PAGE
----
• Its vibrancy – Dematons uses sumptuous, evocative colours in her illustrations – they feel alive, and it’s almost as if you could smell the markets, cities and bazaars the balloon floats over.
  • Its historical and geographical details that will lead you to pick up other books out of curiosity, because you want to find out more about great animal migrations, aircraft carriers, the Great Wall of China or the sinking of the Titanic. These cameos enable the book to be enjoyed on many levels and by many ages.
  • Its connecting threads – a fakir on a flying carpet and an escaped prisoner frequently, often providing an occasion for a good giggle.
  • Its secrets for lovers of children’s literature – Nils Holgersson, Pippi Longstocking, Red Riding Hood, and other characters from childhood such as Batman and Tarzan and Jane can be found if you pour over the pages long enough!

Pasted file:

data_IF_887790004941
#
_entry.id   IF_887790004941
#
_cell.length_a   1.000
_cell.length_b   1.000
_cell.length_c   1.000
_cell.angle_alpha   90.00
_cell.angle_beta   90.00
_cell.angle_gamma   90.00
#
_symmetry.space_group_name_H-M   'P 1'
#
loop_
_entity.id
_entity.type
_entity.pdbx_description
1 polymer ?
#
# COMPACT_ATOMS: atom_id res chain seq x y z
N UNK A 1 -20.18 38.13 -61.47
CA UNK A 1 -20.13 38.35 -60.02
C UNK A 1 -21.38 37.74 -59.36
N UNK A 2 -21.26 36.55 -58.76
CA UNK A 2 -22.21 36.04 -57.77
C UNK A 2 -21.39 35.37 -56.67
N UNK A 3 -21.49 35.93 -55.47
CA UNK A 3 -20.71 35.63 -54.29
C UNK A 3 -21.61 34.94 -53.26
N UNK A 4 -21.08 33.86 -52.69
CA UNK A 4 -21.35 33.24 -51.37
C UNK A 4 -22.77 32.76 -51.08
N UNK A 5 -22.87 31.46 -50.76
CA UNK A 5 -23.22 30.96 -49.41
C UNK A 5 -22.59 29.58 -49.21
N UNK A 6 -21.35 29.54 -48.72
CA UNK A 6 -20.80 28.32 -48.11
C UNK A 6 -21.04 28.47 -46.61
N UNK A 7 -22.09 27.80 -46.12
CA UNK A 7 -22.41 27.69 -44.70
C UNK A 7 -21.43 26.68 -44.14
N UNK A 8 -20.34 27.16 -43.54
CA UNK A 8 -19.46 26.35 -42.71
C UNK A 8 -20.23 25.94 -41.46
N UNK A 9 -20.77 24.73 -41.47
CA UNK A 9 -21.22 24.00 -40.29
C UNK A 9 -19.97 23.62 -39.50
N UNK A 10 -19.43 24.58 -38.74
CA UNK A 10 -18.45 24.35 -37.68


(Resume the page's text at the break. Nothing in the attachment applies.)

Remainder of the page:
• Not entirely unlike the magnificent Anno’s Journey, The Yellow Balloon is a wonderful book which will take you on a tremendous journey, although in its scope and style The Yellow Balloon is more like a fairy tale symphony to Anno’s (beguiling but less romantic) baroque invention.

    To sum up: Let yourself have your breath taken away. Be immersed in 1001 different, amazing, intriguing stories. Treat yourself to this incredibly beautiful, imaginative and inspiring book!


    As ever wanting to turn the book into real life we played “hunt the yellow balloon” in our own home.

    We took it in turns to hide the balloon and then the rest of us had to seek it.

    An incredibly simple game but one that kept us playing and laughing all afternoon.

    Whilst hunting our yellow balloon we had on in the background:

  • Yellow Balloon by Celia Evans – which you can hear in full for free here.
  • Yellow Balloon by The Yellow Balloon
  • Hide and go seek with the Moon by Eric Hermann and the Invisible Band
  • And the rather bouncier Elephant Hide and Seek by SteveSongs (which has a brilliant rhyme for Machu Picchu!)